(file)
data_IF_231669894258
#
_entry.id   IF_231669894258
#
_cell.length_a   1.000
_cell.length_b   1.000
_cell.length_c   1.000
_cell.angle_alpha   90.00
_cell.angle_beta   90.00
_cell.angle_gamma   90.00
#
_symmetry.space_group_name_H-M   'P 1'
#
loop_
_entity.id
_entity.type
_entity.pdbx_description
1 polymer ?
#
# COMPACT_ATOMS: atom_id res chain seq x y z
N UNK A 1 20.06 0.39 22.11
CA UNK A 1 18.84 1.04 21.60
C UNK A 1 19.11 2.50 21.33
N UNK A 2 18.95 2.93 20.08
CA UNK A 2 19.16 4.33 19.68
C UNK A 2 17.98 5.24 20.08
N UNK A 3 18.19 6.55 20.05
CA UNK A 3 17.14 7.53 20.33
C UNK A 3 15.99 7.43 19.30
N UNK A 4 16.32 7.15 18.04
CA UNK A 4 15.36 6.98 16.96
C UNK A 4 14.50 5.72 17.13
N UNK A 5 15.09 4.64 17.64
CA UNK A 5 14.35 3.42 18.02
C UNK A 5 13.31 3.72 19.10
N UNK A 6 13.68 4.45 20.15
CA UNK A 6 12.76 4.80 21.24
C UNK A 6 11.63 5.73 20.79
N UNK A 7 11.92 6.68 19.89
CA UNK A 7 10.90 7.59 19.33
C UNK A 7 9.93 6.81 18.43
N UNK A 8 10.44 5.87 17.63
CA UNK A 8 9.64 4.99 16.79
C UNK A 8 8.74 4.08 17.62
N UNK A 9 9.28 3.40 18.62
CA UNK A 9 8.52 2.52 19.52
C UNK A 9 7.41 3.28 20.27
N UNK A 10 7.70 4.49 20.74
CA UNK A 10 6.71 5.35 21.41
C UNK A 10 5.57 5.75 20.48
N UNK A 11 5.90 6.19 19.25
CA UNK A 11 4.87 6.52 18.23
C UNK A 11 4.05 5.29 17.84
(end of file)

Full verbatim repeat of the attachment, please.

data_IF_231669894258
#
_entry.id   IF_231669894258
#
_cell.length_a   1.000
_cell.length_b   1.000
_cell.length_c   1.000
_cell.angle_alpha   90.00
_cell.angle_beta   90.00
_cell.angle_gamma   90.00
#
_symmetry.space_group_name_H-M   'P 1'
#
loop_
_entity.id
_entity.type
_entity.pdbx_description
1 polymer ?
#
# COMPACT_ATOMS: atom_id res chain seq x y z
N UNK A 1 20.06 0.39 22.11
CA UNK A 1 18.84 1.04 21.60
C UNK A 1 19.11 2.50 21.33
N UNK A 2 18.95 2.93 20.08
CA UNK A 2 19.16 4.33 19.68
C UNK A 2 17.98 5.24 20.08
N UNK A 3 18.19 6.55 20.05
CA UNK A 3 17.14 7.53 20.33
C UNK A 3 15.99 7.43 19.30
N UNK A 4 16.32 7.15 18.04
CA UNK A 4 15.36 6.98 16.96
C UNK A 4 14.50 5.72 17.13
N UNK A 5 15.09 4.64 17.64
CA UNK A 5 14.35 3.42 18.02
C UNK A 5 13.31 3.72 19.10
N UNK A 6 13.68 4.45 20.15
CA UNK A 6 12.76 4.80 21.24
C UNK A 6 11.63 5.73 20.79
N UNK A 7 11.92 6.68 19.89
CA UNK A 7 10.90 7.59 19.33
C UNK A 7 9.93 6.81 18.43
N UNK A 8 10.44 5.87 17.63
CA UNK A 8 9.64 4.99 16.79
C UNK A 8 8.74 4.08 17.62
N UNK A 9 9.28 3.40 18.62
CA UNK A 9 8.52 2.52 19.52
C UNK A 9 7.41 3.28 20.27
N UNK A 10 7.70 4.49 20.74
CA UNK A 10 6.71 5.35 21.41
C UNK A 10 5.57 5.75 20.48
N UNK A 11 5.90 6.19 19.25
CA UNK A 11 4.87 6.52 18.23
C UNK A 11 4.05 5.29 17.84